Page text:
Jan. 1, 2018

Open Letter To Charlie D. Baker

by Luis D. Perez (author's profile)


GREETINGS - 2017 - 2018

Luis D. Perez, W33937
500 Colony Rd., P.O. Box 466
Gardner, Massachusetts 01440-0466
http/betweenthebars.org./blog 350/luis-d-perez

Honorable Charles D. Baker
Office of the Governor\
Commonwealth of Massachusetts
State House, Boston, Mass. 02133

Dear Governor Baker:

I am a prisoner at NCCI-GARDNER and I am anticipating that my personal mail may not be reaching your office, but in a good spirit I am writing this letter because it is important that you review the enclosed documents. I've included the report from the state of Louisiana, who has one of the toughest prison system in the country, where the new prison reforms are allowing lifers without the possibility of parole to be released after 30 or 40 years of incarceration.

One of the most important issue for consideration is the power of the Judicial Branch of government which for years has overpowered the other two branches of the government, and I believe that it is time that, after the next election, the voters will help you to reverse the process of how the Governors
Appoint judges for the duration of their careers and how DISTRICT ATTORNEYS are being elected. If the process is reversed, you will restore the balance of power between the branches of government in Massachusetts.

There is no question that the United States has the best administration of justice in the world, but we have a serious problem of corruption which is undermining that system of justice, because the constitution is not being applied equally to everyone. I am not making a racial approach to the subject, but rather money is determining the amount of constitutional guarantees afforded to the accused.

Your Excellency, the prison system in Massachusetts has become a business industry the secures jobs for law enforcement officers. Let me start by saying that you have people in prison who should be in a nursing home. I have been collecting accurate information for the past 40 years, from the time of Bulger and Flemmi, when the other Bulger brother was the Senate President, until, most recently, the cases of the resignations of State Police Superintendent Colonel Richard McKeon and Deputy Superintendent Francis Hughes and the most recent events involving Senate President Stanley Rosenberg and former Senator Brian Joyce.

Since the Willie Horton political fiasco, the tough-on-crime approach has been used to block prison reforms, and in some past elections, the media has magnified and sensationalize crime; in particular case of murder, rape and the shooting and murder of a police officer. The politicians pass new laws on top of the already established laws. Any plans for prison reforms are being abandoned.

It is important that you be aware that there are multiple reasons for further review and consideration:

1) Unsolved murder cases that took place at MCI-WALPOLE (Cedar Junction), where the Norfolk County District Attorney maintained bags of evidence. Years later, when the same district attorney became a U.S. Representative, he allocated five million dollars to deal with cold cases in the United States, but refused to look into the unsolved murders at the prison, where DNA evidence would identify the perpetrators of those crimes;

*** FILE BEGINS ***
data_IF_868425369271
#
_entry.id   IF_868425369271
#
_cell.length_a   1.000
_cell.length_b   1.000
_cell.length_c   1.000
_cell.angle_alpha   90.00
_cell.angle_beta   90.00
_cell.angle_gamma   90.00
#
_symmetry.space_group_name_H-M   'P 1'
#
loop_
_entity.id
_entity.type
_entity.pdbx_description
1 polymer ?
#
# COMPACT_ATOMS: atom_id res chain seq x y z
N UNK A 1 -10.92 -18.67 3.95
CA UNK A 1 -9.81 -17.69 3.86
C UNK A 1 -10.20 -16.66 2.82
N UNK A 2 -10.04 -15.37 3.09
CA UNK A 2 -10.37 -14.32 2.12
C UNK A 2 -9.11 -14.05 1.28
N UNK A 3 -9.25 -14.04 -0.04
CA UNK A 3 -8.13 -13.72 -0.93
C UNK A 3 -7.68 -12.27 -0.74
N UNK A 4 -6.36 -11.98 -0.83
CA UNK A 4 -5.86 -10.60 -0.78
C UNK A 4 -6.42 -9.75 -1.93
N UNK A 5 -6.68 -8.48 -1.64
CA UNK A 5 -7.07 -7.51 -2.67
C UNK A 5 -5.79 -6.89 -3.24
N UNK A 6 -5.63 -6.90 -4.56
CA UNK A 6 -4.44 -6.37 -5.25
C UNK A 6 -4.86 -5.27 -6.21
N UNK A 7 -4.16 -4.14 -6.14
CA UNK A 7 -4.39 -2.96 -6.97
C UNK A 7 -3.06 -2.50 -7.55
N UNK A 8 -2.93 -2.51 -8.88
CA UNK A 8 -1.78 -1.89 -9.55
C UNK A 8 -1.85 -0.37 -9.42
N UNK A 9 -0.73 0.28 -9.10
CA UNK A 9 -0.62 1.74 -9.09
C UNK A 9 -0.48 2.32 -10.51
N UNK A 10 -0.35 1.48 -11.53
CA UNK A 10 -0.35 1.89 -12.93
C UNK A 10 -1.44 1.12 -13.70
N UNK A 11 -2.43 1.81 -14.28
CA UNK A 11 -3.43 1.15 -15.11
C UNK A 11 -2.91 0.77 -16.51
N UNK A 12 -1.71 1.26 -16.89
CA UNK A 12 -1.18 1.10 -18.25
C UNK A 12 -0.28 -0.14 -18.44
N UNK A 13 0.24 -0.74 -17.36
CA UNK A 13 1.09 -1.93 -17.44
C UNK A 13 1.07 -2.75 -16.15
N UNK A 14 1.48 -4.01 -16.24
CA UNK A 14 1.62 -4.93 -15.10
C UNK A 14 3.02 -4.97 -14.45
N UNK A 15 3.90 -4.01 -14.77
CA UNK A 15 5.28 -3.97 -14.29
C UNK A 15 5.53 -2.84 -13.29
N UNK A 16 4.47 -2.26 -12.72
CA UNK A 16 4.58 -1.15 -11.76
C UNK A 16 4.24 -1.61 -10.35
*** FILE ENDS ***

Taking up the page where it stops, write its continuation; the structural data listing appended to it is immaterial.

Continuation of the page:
2) Law enforcement officials, both federal and state, played a role in allowing inmates to get furloughs to the FBI and the State Police would be able to film an induction ceremony of the Cosa Nostra Organization;

3) Another interesting issue is with the State Police and Whitey Bulger, who was escorted from an airplane directly to his care so that he would not be detected by other Law Enforcement officials;

4) The powerful law enforcement union looks after the interest of its members in a business-like approach instead of looking at the over-all picture of crime that has increased because of drugs, drug-related murders, and gangs involved in violent activities across the Commonwealth.

Your Excellency, if you recall when you were the Finance Officer for Governor Weld, you tried to privatize the Department of Correction (DOC), but there was strong opposition from the Judicial branch and the Guards Union. Please note that I am not in any agreement with privatization, because I know such a good job as a Correction Officer is helping many good citizens in the Commonwealth and also is helping veterans coming back out of war zones. But what I really want is for an honourable review, for you to look into the balancing of the economic justice and review new approaches to the Department of Correction.

While on the other hand, it is equally important that you be aware that the budget for the fiscal year for the DOC has increased while the prison population has decreased from last year.

In conclusion, I sincerely hope that after you review the enclosed material, you will be able to keep in mind that you can bring the necessary changes in the name of justice - the prison subculture changes every 9 to 10 years, and by studying the prison system you can address the problems that the government has with crime in America, which is being treated as a form of business industry.

Respectfully yours,

Luis D. Perez [signature]

Luis D. Perez, W33937

Enc: Louisiana Prison Report
Confidential Report
Newspaper Articles (2)


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